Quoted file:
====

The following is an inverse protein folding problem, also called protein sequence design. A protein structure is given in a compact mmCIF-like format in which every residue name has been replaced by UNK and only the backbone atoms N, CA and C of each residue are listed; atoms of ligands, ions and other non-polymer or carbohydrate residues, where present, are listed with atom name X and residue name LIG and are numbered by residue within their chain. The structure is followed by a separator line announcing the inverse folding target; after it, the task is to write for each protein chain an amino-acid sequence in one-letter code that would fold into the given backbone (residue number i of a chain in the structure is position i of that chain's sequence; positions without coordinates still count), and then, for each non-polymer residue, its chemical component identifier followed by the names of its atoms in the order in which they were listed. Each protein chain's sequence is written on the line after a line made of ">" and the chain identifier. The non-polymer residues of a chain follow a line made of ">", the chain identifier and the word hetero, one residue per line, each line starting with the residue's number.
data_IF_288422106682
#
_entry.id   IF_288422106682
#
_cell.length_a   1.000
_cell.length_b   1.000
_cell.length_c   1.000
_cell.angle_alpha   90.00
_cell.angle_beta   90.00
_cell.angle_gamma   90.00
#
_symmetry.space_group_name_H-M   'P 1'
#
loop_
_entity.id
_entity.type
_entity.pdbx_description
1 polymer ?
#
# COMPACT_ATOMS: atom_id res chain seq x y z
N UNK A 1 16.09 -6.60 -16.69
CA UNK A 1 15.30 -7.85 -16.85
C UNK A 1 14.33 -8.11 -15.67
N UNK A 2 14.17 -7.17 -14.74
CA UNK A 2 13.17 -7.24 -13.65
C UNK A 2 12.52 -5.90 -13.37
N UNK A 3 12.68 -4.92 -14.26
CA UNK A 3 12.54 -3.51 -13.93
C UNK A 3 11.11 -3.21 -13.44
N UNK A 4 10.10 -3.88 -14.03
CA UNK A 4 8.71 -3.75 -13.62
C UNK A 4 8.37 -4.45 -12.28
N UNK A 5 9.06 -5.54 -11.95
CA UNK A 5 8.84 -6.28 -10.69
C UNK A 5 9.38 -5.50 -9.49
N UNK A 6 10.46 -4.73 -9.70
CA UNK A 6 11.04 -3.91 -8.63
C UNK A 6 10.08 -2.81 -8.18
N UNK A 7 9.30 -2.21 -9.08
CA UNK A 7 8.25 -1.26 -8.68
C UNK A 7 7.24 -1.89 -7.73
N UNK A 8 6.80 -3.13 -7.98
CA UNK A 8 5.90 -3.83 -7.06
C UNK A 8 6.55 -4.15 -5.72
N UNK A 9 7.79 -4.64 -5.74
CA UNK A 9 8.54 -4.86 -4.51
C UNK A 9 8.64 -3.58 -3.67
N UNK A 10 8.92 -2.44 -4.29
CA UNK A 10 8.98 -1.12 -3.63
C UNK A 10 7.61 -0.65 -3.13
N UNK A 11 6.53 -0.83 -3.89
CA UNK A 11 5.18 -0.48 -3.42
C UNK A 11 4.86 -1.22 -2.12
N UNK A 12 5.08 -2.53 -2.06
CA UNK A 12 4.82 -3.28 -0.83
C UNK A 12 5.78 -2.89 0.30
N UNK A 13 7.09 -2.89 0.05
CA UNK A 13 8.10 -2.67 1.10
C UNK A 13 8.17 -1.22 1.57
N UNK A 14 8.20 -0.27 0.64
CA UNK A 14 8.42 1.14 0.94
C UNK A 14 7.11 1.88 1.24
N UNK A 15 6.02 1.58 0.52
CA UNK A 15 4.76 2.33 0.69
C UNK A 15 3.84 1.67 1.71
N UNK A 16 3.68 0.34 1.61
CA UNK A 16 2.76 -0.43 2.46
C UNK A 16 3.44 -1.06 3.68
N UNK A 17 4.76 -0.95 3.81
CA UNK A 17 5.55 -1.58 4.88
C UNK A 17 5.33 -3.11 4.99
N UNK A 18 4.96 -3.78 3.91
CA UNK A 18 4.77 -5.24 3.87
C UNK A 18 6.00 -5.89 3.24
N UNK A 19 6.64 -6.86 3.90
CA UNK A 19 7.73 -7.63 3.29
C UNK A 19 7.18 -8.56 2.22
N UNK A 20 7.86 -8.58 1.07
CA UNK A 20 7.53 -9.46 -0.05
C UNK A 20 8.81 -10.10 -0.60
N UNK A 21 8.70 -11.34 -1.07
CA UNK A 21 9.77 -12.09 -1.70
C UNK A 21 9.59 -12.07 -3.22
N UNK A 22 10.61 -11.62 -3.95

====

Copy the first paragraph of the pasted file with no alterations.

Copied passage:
The following is an inverse protein folding problem, also called protein sequence design. A protein structure is given in a compact mmCIF-like format in which every residue name has been replaced by UNK and only the backbone atoms N, CA and C of each residue are listed; atoms of ligands, ions and other non-polymer or carbohydrate residues, where present, are listed with atom name X and residue name LIG and are numbered by residue within their chain. The structure is followed by a separator line announcing the inverse folding target; after it, the task is to write for each protein chain an amino-acid sequence in one-letter code that would fold into the given backbone (residue number i of a chain in the structure is position i of that chain's sequence; positions without coordinates still count), and then, for each non-polymer residue, its chemical component identifier followed by the names of its atoms in the order in which they were listed. Each protein chain's sequence is written on the line after a line made of ">" and the chain identifier. The non-polymer residues of a chain follow a line made of ">", the chain identifier and the word hetero, one residue per line, each line starting with the residue's number.